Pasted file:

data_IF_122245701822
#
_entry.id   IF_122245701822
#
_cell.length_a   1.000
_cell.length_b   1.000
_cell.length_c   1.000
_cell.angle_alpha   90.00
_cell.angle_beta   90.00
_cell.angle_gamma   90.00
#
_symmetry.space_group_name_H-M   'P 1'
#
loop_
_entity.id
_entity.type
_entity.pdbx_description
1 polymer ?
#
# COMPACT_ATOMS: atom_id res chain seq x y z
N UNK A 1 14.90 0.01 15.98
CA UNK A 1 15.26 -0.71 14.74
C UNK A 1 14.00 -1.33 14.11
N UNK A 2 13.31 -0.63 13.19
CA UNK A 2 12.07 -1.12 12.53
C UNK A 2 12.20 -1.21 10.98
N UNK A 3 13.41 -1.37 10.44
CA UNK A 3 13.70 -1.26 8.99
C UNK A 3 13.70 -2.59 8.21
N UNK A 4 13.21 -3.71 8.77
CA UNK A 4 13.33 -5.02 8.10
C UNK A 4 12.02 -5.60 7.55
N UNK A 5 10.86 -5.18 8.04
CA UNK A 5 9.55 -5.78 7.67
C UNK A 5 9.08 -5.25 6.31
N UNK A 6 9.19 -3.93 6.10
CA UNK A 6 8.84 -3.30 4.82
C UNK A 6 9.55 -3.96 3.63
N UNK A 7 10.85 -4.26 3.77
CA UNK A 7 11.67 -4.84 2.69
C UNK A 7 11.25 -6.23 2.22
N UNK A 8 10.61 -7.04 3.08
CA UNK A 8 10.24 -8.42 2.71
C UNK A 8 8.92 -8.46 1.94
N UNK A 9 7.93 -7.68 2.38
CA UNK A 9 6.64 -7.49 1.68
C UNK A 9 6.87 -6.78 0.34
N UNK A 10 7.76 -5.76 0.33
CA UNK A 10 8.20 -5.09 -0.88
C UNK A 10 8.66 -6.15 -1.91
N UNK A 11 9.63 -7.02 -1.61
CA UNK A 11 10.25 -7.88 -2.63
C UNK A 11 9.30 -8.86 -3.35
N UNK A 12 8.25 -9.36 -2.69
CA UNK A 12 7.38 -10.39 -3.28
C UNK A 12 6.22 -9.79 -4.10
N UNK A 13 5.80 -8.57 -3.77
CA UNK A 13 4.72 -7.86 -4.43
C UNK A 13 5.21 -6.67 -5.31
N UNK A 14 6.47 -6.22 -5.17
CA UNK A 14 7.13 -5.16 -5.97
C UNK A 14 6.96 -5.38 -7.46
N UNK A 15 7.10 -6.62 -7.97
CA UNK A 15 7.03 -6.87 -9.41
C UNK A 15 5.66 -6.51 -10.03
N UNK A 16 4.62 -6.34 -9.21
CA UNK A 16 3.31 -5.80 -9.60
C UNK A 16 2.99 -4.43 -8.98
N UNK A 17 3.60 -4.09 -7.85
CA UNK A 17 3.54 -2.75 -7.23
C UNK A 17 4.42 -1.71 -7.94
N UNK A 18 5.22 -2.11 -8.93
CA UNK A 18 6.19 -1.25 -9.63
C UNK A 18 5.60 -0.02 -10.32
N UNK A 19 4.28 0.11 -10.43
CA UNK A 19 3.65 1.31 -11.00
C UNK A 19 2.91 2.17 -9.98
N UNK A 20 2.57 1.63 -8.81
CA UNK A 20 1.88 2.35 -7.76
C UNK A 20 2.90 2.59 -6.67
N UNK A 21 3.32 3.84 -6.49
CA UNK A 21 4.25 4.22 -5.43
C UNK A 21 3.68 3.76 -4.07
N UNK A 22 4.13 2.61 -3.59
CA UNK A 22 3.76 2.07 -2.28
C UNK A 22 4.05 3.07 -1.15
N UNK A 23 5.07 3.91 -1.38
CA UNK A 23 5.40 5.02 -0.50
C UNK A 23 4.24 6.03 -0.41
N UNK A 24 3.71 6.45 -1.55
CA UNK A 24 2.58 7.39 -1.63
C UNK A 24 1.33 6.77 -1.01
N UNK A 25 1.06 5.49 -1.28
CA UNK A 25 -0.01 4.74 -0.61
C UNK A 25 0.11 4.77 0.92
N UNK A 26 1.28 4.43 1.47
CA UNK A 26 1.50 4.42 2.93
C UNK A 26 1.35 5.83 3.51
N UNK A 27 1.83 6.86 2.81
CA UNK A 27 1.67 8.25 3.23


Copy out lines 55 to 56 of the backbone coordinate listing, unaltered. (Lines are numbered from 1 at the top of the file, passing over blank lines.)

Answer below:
CA UNK A 12 7.38 -10.39 -3.28
C UNK A 12 6.22 -9.79 -4.10